- Primary key: the unique primary key field in this entity (should be left empty if using a composite primary key).
- Primary key class: the fully-qualified class of the primary key
- Association entity: used for many-to-many relations. If the entity is marked as an association entity, the entity will not be generated as a domain model but used as the association table in the many-to-many relation
- Composite key?: specifies whether or not the entity has a composite (multiple-field) primary key.
- Description: a human-friendly description for the entity.
Field configuration screenThis screen contains configuration options for an entity field:
- Name: this is the field name, which must be a valid Groovy or Java field name.
- Type: the fully-qualified Groovy or Java class of this field.
- Column name: the database column that this field maps to.
- SQL type: the column type from the database.
- JDBC type: the type that the JDBC driver should map to when reading the column's value.
- Primary key: this is checked if the field is a primary key.
- Foreign key: this is checked for a foreign-key field (a field whose value relates to a primary key from another table).
- nullable: true
- size: 0..100
Relation configuration screenThis screen contains configuration options for a relation:
- relation name: the name used to identify this relation.
- foreign key field: the field that is used for the relation
- foreign table: the database table that the foreign key points to.
- foreign table's primary key: the primary key column in the foreign-key table.
- cardinality: the relation may be one-to-one, one-to-many or many-to-many depending on the mapping between this entity and the related entity (NOTE: presently bidirectional one-to-one relations are NOT supported)..
- bi-directional relationship?: checked if the relation is bi-directional, i.e. the relation may be traversed in both directions.
Generating the domain objectsOnce you have finished adding/editing/deleting the Entities in your application, you can then proceed to application generation. Application generation is started by choosing the menu File > Generate Application, or using the button on the toolbar.
Generating an application with GRAG is a one step process, however before generation can take place GRAG will validate the application file that you have made.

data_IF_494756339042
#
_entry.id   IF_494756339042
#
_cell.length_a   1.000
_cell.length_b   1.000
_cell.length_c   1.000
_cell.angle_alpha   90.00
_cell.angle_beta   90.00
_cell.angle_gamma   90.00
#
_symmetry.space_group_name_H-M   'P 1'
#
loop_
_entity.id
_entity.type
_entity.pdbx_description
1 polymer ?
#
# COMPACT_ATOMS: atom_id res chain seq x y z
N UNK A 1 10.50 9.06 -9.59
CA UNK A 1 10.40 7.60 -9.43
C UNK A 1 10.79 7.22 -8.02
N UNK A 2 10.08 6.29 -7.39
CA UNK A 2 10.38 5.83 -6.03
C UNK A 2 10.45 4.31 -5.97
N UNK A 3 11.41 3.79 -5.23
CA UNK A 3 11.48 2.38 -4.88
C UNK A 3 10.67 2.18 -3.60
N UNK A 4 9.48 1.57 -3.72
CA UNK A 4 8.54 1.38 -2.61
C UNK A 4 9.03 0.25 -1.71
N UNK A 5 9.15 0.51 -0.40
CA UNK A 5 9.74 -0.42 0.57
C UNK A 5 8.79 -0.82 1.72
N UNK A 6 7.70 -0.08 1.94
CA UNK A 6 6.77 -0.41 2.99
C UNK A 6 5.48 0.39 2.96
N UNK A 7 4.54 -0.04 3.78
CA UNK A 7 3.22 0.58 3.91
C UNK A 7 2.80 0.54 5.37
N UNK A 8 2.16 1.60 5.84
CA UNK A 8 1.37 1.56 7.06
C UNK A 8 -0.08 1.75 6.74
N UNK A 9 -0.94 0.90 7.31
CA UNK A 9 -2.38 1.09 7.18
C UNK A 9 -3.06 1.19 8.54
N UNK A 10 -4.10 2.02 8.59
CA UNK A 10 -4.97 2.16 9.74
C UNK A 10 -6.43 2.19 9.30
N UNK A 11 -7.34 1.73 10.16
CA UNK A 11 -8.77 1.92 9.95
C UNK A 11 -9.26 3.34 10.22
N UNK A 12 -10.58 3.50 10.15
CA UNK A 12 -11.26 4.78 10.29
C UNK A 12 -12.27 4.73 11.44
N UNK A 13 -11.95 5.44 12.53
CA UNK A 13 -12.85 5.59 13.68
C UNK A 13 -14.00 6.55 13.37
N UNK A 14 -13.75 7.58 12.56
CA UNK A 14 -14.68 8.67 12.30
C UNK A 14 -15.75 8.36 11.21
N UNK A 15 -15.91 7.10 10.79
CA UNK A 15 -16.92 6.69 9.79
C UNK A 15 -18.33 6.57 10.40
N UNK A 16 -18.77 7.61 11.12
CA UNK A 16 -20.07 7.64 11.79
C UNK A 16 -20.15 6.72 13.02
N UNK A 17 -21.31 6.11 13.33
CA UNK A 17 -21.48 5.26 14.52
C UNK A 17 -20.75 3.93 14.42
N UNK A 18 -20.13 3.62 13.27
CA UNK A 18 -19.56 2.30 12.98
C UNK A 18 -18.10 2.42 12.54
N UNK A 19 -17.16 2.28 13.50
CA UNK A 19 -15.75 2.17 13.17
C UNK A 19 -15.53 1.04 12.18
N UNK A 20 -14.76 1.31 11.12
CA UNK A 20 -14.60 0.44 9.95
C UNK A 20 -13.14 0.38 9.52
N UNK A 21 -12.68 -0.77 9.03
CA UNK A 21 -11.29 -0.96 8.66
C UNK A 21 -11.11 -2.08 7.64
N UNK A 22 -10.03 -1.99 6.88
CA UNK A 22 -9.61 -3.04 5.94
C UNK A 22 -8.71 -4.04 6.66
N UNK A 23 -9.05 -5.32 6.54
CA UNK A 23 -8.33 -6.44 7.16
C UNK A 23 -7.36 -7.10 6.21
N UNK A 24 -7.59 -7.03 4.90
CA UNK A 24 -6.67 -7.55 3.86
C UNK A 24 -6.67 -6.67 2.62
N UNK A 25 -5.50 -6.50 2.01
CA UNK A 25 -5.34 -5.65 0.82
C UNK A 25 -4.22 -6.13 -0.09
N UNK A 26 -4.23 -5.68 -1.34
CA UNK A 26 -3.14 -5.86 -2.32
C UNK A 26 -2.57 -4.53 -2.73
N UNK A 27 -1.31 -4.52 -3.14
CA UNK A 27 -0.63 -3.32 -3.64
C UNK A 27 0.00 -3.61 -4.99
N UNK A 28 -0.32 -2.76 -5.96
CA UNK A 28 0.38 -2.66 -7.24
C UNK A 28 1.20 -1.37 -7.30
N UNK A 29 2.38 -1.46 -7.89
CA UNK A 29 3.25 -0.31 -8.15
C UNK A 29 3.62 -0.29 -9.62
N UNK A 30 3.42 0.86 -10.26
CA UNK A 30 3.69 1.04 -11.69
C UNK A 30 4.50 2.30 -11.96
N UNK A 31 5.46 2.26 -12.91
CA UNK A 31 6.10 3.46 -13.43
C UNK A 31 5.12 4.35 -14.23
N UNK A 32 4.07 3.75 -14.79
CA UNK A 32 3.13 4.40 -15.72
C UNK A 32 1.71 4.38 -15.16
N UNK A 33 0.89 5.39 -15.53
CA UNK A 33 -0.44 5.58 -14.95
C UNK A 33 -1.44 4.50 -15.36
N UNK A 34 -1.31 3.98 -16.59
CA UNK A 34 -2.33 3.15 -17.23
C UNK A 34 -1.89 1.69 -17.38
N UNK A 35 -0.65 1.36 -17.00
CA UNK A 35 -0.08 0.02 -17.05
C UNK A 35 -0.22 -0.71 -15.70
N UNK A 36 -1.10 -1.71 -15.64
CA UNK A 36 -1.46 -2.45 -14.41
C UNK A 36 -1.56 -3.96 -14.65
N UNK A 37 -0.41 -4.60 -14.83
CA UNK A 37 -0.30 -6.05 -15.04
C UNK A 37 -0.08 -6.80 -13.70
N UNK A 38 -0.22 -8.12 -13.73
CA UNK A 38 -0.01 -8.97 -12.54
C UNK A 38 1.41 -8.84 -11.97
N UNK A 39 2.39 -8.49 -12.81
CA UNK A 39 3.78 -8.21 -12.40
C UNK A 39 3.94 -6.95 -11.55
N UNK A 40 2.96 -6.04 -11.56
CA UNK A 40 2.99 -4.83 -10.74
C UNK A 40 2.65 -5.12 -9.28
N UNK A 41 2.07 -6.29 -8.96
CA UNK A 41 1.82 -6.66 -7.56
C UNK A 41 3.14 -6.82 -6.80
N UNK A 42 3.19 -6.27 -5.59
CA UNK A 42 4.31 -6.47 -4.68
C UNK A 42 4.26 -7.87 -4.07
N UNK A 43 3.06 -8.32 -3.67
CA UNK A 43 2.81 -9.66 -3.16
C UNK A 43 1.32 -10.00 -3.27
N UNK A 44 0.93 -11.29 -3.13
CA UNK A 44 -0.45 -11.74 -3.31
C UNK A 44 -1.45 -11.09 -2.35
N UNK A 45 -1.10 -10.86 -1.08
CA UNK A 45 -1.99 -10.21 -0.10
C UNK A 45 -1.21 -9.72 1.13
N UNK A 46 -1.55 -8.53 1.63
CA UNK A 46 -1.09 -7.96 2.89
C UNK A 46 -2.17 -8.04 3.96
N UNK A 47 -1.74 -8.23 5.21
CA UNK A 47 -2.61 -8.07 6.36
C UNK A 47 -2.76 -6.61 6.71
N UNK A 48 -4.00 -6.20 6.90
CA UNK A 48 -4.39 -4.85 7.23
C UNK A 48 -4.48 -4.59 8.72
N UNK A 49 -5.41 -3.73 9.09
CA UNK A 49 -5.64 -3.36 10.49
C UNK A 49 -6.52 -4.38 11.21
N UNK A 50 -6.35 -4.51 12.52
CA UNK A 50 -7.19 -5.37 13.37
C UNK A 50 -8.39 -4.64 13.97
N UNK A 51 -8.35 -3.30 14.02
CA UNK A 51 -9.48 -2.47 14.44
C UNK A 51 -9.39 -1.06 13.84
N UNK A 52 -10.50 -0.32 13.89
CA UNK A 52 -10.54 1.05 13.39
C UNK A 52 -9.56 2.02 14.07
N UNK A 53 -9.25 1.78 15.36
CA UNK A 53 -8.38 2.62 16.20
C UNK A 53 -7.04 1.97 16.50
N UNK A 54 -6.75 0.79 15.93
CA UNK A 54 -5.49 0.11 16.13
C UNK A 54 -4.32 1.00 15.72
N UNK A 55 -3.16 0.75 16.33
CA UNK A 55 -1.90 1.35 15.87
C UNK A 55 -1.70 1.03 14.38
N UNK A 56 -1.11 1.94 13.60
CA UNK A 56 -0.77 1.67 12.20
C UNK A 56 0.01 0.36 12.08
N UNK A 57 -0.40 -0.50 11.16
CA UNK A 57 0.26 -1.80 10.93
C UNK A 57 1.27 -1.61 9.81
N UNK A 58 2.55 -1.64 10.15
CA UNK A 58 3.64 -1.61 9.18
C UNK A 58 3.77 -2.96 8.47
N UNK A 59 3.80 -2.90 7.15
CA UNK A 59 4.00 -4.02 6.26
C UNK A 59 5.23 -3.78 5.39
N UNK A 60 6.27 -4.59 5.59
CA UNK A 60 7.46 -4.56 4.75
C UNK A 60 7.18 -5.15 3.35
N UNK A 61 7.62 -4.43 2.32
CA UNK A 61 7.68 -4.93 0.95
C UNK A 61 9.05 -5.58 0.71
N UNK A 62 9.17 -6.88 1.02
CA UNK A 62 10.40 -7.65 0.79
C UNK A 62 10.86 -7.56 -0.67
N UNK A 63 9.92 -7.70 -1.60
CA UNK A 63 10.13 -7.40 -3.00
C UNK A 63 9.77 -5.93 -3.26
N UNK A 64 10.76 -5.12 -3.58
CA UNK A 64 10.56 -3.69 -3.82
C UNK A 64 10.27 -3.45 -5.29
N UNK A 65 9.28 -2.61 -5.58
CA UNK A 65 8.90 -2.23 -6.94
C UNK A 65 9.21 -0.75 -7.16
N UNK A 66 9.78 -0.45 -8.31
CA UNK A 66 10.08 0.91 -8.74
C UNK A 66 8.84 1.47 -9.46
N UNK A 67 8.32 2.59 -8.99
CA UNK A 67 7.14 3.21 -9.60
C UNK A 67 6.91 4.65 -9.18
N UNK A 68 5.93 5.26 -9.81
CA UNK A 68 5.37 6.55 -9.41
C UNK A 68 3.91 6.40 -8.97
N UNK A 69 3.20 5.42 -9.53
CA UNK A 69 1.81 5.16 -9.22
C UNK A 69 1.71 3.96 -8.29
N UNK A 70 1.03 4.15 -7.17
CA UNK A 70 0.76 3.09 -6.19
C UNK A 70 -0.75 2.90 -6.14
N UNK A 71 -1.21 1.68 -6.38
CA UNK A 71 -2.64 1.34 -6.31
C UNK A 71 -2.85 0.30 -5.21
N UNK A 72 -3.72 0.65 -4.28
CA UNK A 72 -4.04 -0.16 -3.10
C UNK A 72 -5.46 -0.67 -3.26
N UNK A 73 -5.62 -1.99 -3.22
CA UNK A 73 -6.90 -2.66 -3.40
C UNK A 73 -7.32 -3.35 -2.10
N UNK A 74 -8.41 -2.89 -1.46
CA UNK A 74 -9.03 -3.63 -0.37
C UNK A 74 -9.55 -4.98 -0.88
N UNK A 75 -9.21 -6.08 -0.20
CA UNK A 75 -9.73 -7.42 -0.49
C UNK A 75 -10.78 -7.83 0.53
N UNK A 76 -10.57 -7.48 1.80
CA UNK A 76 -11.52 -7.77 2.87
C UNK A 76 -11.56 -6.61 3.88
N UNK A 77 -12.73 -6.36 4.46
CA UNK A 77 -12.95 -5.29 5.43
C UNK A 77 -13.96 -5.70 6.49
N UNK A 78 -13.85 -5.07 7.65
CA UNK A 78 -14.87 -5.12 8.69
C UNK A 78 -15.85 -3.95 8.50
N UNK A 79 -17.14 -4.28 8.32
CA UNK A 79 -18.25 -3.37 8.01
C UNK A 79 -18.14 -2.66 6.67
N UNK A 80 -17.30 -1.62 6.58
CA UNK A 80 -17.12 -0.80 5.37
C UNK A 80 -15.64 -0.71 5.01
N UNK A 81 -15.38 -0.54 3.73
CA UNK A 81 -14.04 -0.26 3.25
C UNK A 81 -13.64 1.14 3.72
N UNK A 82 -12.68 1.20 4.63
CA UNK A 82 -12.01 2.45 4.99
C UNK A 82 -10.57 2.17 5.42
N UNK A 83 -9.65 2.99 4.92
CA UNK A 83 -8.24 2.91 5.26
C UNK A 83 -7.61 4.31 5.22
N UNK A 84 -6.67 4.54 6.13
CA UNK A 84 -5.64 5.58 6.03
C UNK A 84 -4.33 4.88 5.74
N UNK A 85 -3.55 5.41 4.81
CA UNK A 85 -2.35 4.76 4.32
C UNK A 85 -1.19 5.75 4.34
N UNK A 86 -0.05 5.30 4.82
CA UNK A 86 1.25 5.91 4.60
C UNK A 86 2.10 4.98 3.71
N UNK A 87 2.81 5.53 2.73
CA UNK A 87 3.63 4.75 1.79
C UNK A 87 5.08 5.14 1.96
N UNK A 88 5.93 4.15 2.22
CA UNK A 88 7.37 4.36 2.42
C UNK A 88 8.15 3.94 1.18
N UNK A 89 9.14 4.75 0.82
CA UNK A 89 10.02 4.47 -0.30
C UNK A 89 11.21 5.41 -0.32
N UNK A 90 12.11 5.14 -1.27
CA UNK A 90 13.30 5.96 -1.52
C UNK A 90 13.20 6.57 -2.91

Here is an overview of the various validations that are performed:
- Required fields must be filled in: e.g. the datasource URL.
- Entity primary key integrity checks.
- Duplicate field/relation names.
Once the validations have succeeded, you will be prompted to choose an output directory where the application files will be generated. Select the directory of your grails application (or generate a Grails application first with grails generate-app). The domain objects will be created in the model directory of your Grails application.
Import the UML model into GRAG
In order for GRAG to be able to work with your UML design, you will first have to import it. The open source UML tool Argouml is known to work correctly with GRAG.
The import function can be found under the
File menu, or it also accessible from the keyboard using
CTRL-I. You will be presented with a file chooser dialogue, from which you should select the XMI file that you
saved from the UML modelling tool.
GRAG will read in the data from the UML model. If you use the correct stereotypes you should then see the entities from the model appear in the left-hand side of the GRAG application. Take a look at the example.xmi file to see how to use stereotypes with GRAG or take a look at this screenshot of an UML model exported by JAG and imported into ArgoUML.
Exporting a UML model from GRAGYou will also find in the
Filemenu that there is an
'Export UML model..'function. This enables you at any stage to export the application back to your UML modelling tool by saving an XMI file.